I seem to remember reading (
- the old 1-vol. Percy Scholes version?) that Greensleeves was typical example of the Italian tunes imported with the improved viol / ~ modern violin in the 16th century.
I also have seen the suggestion that "greensleeves" was a nickname for a promiscuous girl (grass stains on her sleeves).
I understood that the ascription to Henry VIII was only a much later thing and never found in anything contemporary.
Don Firth: It always puzles me to hear people talk about "the reason the s sometimes looks like an f (minus) the crossbar)". It is well known to any student of English that there have been a number of extra letters, now left out of our 26-character alphabet. One of these was the "long s", used for the soft forms (those always using a modern 's') as against the harder forms that are close to modern usage of 'z'.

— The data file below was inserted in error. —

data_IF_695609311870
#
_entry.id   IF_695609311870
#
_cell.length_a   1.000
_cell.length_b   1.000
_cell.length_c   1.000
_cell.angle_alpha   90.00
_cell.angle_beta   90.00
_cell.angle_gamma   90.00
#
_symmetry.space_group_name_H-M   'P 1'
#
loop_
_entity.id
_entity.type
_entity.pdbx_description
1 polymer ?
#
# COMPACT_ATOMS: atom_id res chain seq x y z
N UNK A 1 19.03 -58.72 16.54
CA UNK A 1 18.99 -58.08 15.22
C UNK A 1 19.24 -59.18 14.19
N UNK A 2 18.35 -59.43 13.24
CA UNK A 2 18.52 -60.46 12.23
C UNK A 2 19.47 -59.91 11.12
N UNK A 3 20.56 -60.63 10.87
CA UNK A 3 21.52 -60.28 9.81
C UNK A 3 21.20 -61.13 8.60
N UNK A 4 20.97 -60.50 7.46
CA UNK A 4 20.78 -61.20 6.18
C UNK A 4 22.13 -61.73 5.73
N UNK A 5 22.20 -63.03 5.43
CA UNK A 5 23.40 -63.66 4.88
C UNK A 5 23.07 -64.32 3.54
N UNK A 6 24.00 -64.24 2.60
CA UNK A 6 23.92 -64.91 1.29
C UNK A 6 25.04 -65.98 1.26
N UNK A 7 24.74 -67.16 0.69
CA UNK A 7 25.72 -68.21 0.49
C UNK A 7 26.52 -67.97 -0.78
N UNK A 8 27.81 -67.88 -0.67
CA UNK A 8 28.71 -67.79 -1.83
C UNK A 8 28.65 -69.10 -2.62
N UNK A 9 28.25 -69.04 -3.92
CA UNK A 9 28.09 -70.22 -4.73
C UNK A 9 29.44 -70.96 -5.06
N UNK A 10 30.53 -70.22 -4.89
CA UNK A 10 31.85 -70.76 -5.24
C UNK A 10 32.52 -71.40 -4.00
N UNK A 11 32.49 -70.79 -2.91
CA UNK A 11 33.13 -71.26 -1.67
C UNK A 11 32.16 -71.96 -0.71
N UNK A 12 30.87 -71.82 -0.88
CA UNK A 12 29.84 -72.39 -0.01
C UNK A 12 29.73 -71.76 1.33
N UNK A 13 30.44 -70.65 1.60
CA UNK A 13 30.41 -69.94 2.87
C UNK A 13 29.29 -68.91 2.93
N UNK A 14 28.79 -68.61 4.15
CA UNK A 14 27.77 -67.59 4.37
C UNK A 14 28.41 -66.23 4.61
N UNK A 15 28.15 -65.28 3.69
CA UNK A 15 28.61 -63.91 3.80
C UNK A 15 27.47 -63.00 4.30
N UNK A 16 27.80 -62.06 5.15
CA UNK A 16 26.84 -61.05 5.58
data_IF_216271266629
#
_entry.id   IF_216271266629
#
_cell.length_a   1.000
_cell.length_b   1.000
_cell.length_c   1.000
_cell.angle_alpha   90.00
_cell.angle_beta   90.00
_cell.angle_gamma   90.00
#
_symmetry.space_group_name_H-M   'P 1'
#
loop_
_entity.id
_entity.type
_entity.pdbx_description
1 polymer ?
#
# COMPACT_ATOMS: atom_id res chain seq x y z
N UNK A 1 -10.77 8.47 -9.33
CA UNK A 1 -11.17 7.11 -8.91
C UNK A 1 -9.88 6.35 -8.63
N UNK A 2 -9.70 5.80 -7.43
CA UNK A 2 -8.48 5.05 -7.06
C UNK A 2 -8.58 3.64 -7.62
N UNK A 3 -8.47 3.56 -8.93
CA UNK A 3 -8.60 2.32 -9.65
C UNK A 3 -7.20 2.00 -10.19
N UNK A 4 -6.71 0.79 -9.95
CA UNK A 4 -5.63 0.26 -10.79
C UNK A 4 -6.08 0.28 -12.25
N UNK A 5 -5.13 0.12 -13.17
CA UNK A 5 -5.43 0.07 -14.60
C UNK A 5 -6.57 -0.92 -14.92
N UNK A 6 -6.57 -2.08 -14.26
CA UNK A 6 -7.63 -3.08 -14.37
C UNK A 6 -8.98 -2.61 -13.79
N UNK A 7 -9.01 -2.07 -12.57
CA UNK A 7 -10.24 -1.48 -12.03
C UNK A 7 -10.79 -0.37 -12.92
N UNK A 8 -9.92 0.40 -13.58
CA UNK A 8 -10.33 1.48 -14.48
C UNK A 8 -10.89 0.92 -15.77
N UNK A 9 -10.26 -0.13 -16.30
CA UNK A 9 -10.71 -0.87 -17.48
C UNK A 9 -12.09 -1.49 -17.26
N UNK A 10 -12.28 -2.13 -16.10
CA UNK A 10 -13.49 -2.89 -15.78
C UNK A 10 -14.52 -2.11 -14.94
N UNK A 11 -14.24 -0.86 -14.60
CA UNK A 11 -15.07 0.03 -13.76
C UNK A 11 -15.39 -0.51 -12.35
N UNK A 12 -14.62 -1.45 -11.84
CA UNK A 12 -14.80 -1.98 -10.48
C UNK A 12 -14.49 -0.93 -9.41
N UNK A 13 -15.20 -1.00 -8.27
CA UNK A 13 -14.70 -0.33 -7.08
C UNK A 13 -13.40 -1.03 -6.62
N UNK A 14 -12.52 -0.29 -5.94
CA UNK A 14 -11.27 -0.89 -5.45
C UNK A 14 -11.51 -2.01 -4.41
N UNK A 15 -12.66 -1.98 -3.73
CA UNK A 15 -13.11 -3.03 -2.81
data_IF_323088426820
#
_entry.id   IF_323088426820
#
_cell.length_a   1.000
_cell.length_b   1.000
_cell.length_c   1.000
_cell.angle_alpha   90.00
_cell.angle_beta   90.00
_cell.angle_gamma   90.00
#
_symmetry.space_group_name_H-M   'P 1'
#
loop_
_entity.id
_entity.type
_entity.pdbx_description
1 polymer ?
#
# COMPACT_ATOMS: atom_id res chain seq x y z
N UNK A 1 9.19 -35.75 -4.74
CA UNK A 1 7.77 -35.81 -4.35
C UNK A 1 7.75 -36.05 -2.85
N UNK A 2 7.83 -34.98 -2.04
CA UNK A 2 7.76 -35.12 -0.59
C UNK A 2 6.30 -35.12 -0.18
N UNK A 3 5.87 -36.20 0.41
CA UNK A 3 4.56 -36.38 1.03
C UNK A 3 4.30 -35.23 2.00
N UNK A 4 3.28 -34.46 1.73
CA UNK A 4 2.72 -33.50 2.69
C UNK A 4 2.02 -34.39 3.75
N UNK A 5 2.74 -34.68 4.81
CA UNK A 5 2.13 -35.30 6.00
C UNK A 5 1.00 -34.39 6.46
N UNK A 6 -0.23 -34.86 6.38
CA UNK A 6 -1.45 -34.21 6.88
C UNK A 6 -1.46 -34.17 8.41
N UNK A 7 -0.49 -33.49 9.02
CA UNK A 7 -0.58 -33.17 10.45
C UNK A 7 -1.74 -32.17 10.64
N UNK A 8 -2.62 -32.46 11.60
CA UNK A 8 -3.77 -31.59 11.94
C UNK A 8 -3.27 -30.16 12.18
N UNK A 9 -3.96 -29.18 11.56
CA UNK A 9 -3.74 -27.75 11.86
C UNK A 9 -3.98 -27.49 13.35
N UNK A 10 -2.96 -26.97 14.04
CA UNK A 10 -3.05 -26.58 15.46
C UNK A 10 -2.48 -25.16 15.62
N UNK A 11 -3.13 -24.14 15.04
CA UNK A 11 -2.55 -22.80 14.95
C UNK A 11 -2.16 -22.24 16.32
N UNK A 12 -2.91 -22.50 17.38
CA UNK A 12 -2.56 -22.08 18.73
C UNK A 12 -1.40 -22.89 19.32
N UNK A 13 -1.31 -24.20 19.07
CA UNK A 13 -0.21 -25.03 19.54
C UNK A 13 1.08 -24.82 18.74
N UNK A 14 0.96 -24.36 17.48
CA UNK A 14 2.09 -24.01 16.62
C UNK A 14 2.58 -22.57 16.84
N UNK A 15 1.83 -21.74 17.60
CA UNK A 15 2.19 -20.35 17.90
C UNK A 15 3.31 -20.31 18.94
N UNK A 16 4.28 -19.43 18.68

This is the common usage in handwriting - at least up to the end of the 18th century ... and I have seen it in many 19th century manuscripts. The only contribution that the printing press made to this usage was to elinate it in order to reduce the size of letter cases in the printery. the handwritten letter was more like an extended 's', but print founders 'cheated' by modifying the existing 'f' mould to approximate the "long s".
BTW: Did Greensleeves become the signature tune of motorised icecream vendors in other parts of the world ... or is this just an Australian oddity?